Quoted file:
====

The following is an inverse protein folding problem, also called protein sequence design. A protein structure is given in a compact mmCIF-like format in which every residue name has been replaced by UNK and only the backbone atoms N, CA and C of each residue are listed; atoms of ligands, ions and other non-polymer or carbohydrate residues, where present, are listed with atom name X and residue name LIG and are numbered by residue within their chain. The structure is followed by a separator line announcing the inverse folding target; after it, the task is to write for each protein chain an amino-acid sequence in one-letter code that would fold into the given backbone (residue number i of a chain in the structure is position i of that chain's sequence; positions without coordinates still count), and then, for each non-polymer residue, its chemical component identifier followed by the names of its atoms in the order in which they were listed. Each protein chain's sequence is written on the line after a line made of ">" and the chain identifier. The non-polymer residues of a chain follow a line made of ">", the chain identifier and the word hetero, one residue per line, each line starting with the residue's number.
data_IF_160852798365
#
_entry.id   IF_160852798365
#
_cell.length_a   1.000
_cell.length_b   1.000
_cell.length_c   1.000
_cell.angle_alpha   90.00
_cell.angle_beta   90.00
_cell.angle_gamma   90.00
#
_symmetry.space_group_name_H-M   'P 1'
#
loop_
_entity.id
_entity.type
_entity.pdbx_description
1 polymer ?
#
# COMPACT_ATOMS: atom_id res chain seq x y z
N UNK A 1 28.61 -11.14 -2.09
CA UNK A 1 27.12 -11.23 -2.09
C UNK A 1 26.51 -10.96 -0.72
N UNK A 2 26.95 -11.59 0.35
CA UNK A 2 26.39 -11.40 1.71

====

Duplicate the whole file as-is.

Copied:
The following is an inverse protein folding problem, also called protein sequence design. A protein structure is given in a compact mmCIF-like format in which every residue name has been replaced by UNK and only the backbone atoms N, CA and C of each residue are listed; atoms of ligands, ions and other non-polymer or carbohydrate residues, where present, are listed with atom name X and residue name LIG and are numbered by residue within their chain. The structure is followed by a separator line announcing the inverse folding target; after it, the task is to write for each protein chain an amino-acid sequence in one-letter code that would fold into the given backbone (residue number i of a chain in the structure is position i of that chain's sequence; positions without coordinates still count), and then, for each non-polymer residue, its chemical component identifier followed by the names of its atoms in the order in which they were listed. Each protein chain's sequence is written on the line after a line made of ">" and the chain identifier. The non-polymer residues of a chain follow a line made of ">", the chain identifier and the word hetero, one residue per line, each line starting with the residue's number.
data_IF_160852798365
#
_entry.id   IF_160852798365
#
_cell.length_a   1.000
_cell.length_b   1.000
_cell.length_c   1.000
_cell.angle_alpha   90.00
_cell.angle_beta   90.00
_cell.angle_gamma   90.00
#
_symmetry.space_group_name_H-M   'P 1'
#
loop_
_entity.id
_entity.type
_entity.pdbx_description
1 polymer ?
#
# COMPACT_ATOMS: atom_id res chain seq x y z
N UNK A 1 28.61 -11.14 -2.09
CA UNK A 1 27.12 -11.23 -2.09
C UNK A 1 26.51 -10.96 -0.72
N UNK A 2 26.95 -11.59 0.35
CA UNK A 2 26.39 -11.40 1.71